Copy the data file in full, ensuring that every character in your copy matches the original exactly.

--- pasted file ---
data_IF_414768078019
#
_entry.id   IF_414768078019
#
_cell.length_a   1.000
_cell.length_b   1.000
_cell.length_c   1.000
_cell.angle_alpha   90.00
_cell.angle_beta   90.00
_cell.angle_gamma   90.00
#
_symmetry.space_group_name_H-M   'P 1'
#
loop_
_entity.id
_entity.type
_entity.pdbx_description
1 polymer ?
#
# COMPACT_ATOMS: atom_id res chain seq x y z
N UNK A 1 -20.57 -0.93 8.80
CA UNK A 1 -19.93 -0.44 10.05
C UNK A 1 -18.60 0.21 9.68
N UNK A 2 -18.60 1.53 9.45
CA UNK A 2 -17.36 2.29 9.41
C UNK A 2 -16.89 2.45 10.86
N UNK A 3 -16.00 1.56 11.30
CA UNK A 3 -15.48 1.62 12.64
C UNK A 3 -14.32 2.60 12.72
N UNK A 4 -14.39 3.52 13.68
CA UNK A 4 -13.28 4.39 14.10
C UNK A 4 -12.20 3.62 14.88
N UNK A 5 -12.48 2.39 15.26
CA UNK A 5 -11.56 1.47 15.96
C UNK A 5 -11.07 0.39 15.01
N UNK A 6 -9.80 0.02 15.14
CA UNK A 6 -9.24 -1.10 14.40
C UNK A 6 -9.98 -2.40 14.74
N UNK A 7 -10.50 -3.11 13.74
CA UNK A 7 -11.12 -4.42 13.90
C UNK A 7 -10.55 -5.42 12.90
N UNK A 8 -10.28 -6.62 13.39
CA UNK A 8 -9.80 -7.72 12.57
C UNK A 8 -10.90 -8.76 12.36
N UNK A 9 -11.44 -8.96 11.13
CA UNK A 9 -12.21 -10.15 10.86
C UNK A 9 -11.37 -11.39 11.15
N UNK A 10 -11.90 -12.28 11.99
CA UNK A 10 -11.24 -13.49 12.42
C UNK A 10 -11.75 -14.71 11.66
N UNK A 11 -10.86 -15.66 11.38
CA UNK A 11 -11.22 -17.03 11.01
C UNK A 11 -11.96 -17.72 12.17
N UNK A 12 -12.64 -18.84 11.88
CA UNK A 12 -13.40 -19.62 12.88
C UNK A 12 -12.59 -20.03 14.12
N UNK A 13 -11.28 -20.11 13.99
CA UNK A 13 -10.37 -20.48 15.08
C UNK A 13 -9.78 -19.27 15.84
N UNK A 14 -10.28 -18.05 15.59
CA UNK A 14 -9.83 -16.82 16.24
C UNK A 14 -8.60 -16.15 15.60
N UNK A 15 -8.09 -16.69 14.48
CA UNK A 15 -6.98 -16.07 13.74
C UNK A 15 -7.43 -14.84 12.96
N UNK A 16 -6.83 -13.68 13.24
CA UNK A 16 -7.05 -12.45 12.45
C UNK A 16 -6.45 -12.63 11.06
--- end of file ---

data_IF_414768078019
#
_entry.id   IF_414768078019
#
_cell.length_a   1.000
_cell.length_b   1.000
_cell.length_c   1.000
_cell.angle_alpha   90.00
_cell.angle_beta   90.00
_cell.angle_gamma   90.00
#
_symmetry.space_group_name_H-M   'P 1'
#
loop_
_entity.id
_entity.type
_entity.pdbx_description
1 polymer ?
#
# COMPACT_ATOMS: atom_id res chain seq x y z
N UNK A 1 -20.57 -0.93 8.80
CA UNK A 1 -19.93 -0.44 10.05
C UNK A 1 -18.60 0.21 9.68
N UNK A 2 -18.60 1.53 9.45
CA UNK A 2 -17.36 2.29 9.41
C UNK A 2 -16.89 2.45 10.86
N UNK A 3 -16.00 1.56 11.30
CA UNK A 3 -15.48 1.62 12.64
C UNK A 3 -14.32 2.60 12.72
N UNK A 4 -14.39 3.52 13.68
CA UNK A 4 -13.28 4.39 14.10
C UNK A 4 -12.20 3.62 14.88
N UNK A 5 -12.48 2.39 15.26
CA UNK A 5 -11.56 1.47 15.96
C UNK A 5 -11.07 0.39 15.01
N UNK A 6 -9.80 0.02 15.14
CA UNK A 6 -9.24 -1.10 14.40
C UNK A 6 -9.98 -2.40 14.74
N UNK A 7 -10.50 -3.11 13.74
CA UNK A 7 -11.12 -4.42 13.90
C UNK A 7 -10.55 -5.42 12.90
N UNK A 8 -10.28 -6.62 13.39
CA UNK A 8 -9.80 -7.72 12.57
C UNK A 8 -10.90 -8.76 12.36
N UNK A 9 -11.44 -8.96 11.13
CA UNK A 9 -12.21 -10.15 10.86
C UNK A 9 -11.37 -11.39 11.15
N UNK A 10 -11.90 -12.28 11.99
CA UNK A 10 -11.24 -13.49 12.42
C UNK A 10 -11.75 -14.71 11.66
N UNK A 11 -10.86 -15.66 11.38
CA UNK A 11 -11.22 -17.03 11.01
C UNK A 11 -11.96 -17.72 12.17
N UNK A 12 -12.64 -18.84 11.88
CA UNK A 12 -13.40 -19.62 12.88
C UNK A 12 -12.59 -20.03 14.12
N UNK A 13 -11.28 -20.11 13.99
CA UNK A 13 -10.37 -20.48 15.08
C UNK A 13 -9.78 -19.27 15.84
N UNK A 14 -10.28 -18.05 15.59
CA UNK A 14 -9.83 -16.82 16.24
C UNK A 14 -8.60 -16.15 15.60
N UNK A 15 -8.09 -16.69 14.48
CA UNK A 15 -6.98 -16.07 13.74
C UNK A 15 -7.43 -14.84 12.96
N UNK A 16 -6.83 -13.68 13.24
CA UNK A 16 -7.05 -12.45 12.45
C UNK A 16 -6.45 -12.63 11.06